By Sheri San Chirico
While taking a fresh look at the Orthodox Peace Fellowship website, I was reminded of the OPFs three principal work areas: theological research, publications, and practical assistance in conflict areas. The first two are addressed by
In Communion, our website, our e-mail discussion list, and by our conferences.
While I still have high hopes for the growth of OPF in these areas, I believe the most potential we have for growth is in the area of practical assistance in conflict areas. This is the most difficult aspect of peacemaking — it is, as they say, where the rubber hits the road.
To provide practical assistance in conflict areas first requires vigilance regarding conflict in order to know when and where it arises, and the time and energy to understand the history and nuances behind the conflict. Then time and money must be given in order to travel to where the conflict is. Finally, practical assistance demands the commitment and courage to enter into the realm of the conflict, to open ones self up to the dangers involved. For practical assistance to be useful, a clear vision of how to help overcome the conflict is needed — facilitation, negotiation, or simply a peaceful presence which refuses to allow aggression or violence to continue unchallenged.
How can a small fellowship like ours, scattered as it is throughout the world, reach the maturity necessary for this significant aspect of its work? Im not sure, but I think its time we begin learning how.
As a first step, I suggest we commit ourselves to training leaders within OPF who will not only draw on their own experience of peacemaking but who will learn a core curriculum that is uniquely OPFs. The training will include learning from other peace groups that have accumulated years of experience in conflict areas and have a track record of constructive impact. The process will also require integrating what we learn from these groups with our Orthodox faith, nourished by the Liturgy, drawing on our rich tradition of peacemaking, self sacrifice, solidarity with the poor and oppressed, and of speaking out by our actions and words in places of violence and conflict. And finally, the training will strive to further in each peacemaker the resources needed in order to stand in the place of conflict as an ambassador of Christs peace. My hope is that, step by step, as we become more capable, OPF peacemaker teams will go to the places of conflict, especially within the Orthodox world, to be a presence of peace and assistance.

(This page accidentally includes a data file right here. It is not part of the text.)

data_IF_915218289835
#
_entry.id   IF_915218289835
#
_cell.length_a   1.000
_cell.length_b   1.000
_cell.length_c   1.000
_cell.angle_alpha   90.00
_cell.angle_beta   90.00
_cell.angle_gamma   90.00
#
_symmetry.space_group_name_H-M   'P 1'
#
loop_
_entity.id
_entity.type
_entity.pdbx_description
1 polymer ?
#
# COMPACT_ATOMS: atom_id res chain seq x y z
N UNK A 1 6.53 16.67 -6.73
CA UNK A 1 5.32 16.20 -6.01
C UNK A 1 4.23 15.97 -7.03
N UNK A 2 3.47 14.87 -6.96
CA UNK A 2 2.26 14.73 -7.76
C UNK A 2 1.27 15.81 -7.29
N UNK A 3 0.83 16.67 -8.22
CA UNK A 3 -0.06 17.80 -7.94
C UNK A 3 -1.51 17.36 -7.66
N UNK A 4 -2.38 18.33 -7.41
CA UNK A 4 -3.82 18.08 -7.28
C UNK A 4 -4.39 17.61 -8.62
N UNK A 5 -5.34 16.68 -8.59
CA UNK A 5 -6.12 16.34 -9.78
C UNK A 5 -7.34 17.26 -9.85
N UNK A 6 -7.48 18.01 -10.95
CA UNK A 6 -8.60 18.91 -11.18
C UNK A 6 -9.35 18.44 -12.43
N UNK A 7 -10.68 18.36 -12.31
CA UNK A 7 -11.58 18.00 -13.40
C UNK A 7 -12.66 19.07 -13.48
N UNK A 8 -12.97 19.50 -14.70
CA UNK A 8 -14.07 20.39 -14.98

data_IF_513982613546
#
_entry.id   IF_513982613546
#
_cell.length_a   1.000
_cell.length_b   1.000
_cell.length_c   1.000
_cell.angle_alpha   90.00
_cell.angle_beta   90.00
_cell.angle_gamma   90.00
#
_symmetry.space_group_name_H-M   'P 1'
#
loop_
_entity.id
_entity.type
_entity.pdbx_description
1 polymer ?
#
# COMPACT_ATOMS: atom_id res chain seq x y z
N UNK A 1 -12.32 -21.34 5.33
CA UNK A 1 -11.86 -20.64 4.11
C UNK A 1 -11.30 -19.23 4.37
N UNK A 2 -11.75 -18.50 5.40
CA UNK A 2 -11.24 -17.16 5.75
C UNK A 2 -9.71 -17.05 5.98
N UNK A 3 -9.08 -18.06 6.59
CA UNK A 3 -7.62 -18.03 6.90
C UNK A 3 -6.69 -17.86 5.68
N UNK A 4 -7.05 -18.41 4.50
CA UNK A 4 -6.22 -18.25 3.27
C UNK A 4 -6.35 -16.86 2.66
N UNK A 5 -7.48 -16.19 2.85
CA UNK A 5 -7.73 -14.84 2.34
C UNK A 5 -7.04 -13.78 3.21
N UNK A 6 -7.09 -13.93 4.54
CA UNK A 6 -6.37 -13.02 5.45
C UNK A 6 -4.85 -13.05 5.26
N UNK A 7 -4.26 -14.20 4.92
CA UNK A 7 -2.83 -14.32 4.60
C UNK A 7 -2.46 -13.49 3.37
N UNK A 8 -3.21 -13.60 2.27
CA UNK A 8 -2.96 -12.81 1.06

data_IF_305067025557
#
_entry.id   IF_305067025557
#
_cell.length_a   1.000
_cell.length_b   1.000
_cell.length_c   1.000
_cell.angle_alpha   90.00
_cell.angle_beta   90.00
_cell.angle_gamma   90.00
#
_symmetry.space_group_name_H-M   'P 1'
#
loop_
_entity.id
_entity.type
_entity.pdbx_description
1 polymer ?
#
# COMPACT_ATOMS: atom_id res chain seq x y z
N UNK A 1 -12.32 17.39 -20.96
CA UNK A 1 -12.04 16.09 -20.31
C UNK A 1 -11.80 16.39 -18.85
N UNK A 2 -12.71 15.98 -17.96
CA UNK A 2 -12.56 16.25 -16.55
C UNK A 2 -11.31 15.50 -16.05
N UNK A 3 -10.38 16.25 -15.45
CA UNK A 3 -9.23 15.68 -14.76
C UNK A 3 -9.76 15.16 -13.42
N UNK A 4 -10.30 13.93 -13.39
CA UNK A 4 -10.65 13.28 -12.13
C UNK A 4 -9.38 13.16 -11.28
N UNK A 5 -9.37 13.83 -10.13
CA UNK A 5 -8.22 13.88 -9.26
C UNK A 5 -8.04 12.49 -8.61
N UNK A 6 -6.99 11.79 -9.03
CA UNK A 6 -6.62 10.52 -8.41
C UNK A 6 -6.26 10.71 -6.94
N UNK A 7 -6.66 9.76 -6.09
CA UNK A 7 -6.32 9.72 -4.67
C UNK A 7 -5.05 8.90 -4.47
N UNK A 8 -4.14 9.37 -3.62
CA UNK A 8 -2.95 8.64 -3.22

The groundwork is now laid for a first step. The first OPF training session will begin this May at Matthew 25 House of Hospitality in Akron, Ohio. Might you take part? Those who make themselves available will forge the way and begin the trek toward expertise in peacemaking.
Saint Gregory of Nyssa, writing on The Lords Prayer and the Beatitudes, provides an apt description of the peacemaker in his commentary on Blessed are the peacemakers, for they shall be called children of God:
Peacemakers are those who imitate the Divine love of others, who show forth in their own life the characteristic of the Divine energy. The Lord and Giver of good things completely annihilates anything that is without affinity and foreign to goodness. This work He ordains also for you, namely to cast out hatred and abolish war, to exterminate envy and banish strife, to take away hypocrisy and extinguish from within resentment of injuries smoldering in the heart. Instead, you ought to introduce whatever is contrary to the things that have been removed. For as light follows the departure of darkness, thus also these evil things are replaced by the fruits of the Spirit: by charity, joy, peace, benignity, magnanimity, all the good things enumerated by the Apostle (Gal 5:22). How then should the dispenser of the Divine gifts not be blessed, since he imitates the gifts of God and models his own good deeds on the Divine generosity?
But perhaps the beatitude does not only regard the good of others. I think that man is called a peacemaker par excellence who pacifies perfectly the discord between flesh and spirit in himself and the war that is inherent in nature, so that the law of the body no longer wars against the law of the mind but is subjected to the higher rule and becomes a servant of the Divine ordinance.
[Ancient Christian Writers series, Newman Press]
This is our challenge. If you are willing and able to take part in this first training, please contact me (firstname.lastname@example.org) and I will communicate with you regarding the particulars.
Sheri San Chirico is North American coordinator of the Orthodox Peace Fellowship. She received her Master of Divinity from Princeton Theological Seminary, has worked with the Greek Orthodox Archdiocese Department of Religious Education and as a hospice chaplain. She lives in Santa Barbara with her husband Kerry and daughter Lucy.